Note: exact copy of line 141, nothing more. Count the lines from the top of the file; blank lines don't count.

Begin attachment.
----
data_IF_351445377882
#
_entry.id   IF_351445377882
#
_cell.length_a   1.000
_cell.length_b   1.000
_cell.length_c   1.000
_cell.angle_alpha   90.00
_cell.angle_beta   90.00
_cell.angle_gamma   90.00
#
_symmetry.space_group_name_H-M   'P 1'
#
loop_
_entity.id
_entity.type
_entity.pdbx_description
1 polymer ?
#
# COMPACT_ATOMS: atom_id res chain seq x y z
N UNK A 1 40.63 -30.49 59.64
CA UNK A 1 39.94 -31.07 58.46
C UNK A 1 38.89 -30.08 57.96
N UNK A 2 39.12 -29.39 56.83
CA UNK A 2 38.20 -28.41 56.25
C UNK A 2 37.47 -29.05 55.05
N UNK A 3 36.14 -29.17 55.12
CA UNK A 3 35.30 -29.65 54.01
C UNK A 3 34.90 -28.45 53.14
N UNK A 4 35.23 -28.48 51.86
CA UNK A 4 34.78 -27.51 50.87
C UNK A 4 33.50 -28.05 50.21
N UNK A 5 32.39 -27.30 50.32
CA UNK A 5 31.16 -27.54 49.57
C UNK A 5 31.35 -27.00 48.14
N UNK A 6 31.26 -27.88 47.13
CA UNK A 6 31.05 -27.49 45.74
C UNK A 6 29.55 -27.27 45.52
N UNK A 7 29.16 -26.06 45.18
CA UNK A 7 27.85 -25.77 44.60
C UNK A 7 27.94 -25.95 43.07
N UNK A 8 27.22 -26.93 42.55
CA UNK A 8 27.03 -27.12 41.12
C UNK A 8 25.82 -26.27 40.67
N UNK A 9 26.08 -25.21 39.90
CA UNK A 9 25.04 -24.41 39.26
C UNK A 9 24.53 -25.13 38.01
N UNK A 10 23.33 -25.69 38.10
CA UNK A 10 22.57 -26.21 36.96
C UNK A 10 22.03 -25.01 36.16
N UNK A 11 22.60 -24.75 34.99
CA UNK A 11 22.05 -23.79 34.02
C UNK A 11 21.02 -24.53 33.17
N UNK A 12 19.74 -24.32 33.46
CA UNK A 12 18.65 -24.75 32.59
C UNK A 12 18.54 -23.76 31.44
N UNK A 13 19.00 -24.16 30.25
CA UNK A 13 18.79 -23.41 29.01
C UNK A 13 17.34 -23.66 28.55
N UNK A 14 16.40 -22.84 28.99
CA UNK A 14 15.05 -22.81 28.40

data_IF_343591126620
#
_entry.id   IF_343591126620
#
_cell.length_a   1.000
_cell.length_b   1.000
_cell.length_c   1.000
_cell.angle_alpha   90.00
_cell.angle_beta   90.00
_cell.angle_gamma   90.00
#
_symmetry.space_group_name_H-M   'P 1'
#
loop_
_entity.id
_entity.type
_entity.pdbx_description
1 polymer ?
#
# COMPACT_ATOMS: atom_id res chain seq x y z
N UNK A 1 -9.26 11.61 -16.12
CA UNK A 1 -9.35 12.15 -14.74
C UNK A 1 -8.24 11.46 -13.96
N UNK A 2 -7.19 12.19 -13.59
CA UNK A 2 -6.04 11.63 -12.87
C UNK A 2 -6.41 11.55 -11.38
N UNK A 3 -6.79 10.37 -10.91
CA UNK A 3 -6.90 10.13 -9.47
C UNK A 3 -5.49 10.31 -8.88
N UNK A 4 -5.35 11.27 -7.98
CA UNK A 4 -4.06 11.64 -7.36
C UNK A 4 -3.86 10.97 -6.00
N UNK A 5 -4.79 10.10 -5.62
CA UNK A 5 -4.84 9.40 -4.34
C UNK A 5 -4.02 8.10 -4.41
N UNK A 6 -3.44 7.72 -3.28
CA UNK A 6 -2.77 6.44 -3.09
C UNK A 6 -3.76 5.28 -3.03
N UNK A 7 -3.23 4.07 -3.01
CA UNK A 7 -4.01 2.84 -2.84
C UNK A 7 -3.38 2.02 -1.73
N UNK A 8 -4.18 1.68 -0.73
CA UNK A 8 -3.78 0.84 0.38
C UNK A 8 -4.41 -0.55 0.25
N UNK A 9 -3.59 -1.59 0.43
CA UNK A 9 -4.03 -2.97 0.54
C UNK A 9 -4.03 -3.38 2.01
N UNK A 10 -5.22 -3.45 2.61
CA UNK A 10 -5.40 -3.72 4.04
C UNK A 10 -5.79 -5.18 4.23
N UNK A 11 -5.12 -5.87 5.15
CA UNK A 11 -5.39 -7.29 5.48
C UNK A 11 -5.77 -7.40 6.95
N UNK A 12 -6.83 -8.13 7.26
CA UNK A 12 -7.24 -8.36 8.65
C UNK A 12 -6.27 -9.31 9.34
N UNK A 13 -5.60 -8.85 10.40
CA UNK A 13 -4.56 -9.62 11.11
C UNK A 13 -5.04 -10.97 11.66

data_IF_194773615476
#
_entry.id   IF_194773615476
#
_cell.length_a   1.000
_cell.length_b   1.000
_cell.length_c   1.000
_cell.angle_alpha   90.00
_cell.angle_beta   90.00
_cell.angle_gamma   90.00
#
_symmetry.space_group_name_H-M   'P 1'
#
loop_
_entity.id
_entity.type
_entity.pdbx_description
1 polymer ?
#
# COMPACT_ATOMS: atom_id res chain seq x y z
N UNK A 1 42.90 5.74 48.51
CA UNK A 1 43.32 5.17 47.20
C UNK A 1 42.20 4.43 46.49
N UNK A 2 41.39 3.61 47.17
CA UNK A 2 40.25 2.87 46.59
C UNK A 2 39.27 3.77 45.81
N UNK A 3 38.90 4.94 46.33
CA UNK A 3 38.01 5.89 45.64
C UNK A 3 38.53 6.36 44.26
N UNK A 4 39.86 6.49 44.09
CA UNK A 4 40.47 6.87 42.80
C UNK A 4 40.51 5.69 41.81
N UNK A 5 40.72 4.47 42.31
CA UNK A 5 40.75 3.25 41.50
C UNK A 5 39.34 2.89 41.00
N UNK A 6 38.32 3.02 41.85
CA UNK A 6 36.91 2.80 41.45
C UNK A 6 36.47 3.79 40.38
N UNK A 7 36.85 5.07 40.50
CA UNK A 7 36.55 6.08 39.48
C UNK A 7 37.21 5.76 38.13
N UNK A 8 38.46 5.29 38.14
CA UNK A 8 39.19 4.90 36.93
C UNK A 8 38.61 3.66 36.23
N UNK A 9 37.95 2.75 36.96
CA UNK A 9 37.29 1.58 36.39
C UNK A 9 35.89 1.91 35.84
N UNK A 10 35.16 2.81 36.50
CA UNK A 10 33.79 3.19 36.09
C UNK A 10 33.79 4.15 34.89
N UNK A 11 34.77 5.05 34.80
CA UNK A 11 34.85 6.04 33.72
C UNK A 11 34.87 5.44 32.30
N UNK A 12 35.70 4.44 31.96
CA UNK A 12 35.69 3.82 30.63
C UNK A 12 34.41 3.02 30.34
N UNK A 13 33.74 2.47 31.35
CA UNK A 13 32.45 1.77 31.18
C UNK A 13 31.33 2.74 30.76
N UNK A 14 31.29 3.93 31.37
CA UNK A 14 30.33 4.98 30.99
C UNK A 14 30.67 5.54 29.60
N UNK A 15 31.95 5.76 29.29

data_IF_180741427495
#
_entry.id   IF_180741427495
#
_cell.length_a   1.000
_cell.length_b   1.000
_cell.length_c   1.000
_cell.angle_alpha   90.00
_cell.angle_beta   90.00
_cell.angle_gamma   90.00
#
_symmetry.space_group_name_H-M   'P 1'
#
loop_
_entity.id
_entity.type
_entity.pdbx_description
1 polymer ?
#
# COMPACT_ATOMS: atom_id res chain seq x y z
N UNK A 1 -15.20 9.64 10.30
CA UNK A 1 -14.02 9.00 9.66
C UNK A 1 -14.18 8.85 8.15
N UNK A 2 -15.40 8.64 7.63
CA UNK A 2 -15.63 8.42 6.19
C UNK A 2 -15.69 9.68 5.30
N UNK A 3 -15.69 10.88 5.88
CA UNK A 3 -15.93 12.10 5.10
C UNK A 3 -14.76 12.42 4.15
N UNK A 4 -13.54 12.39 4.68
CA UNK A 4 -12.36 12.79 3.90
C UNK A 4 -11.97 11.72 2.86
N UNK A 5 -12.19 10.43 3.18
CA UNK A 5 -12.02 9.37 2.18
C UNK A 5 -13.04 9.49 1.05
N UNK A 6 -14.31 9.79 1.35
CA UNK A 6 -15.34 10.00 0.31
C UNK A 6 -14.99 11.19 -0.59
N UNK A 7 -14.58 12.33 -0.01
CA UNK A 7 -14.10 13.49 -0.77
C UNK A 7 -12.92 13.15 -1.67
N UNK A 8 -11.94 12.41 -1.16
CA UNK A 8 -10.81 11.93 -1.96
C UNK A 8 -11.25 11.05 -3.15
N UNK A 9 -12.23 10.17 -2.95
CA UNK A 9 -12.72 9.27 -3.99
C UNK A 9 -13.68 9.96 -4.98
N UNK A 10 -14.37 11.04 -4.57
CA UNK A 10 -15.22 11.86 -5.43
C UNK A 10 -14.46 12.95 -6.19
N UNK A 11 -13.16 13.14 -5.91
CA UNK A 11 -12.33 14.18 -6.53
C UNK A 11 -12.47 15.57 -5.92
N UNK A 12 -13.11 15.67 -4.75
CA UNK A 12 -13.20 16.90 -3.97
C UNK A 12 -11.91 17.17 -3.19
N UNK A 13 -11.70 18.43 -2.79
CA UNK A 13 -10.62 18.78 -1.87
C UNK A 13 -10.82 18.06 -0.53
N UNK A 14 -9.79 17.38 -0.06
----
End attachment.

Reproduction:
N UNK A 1 42.90 5.74 48.51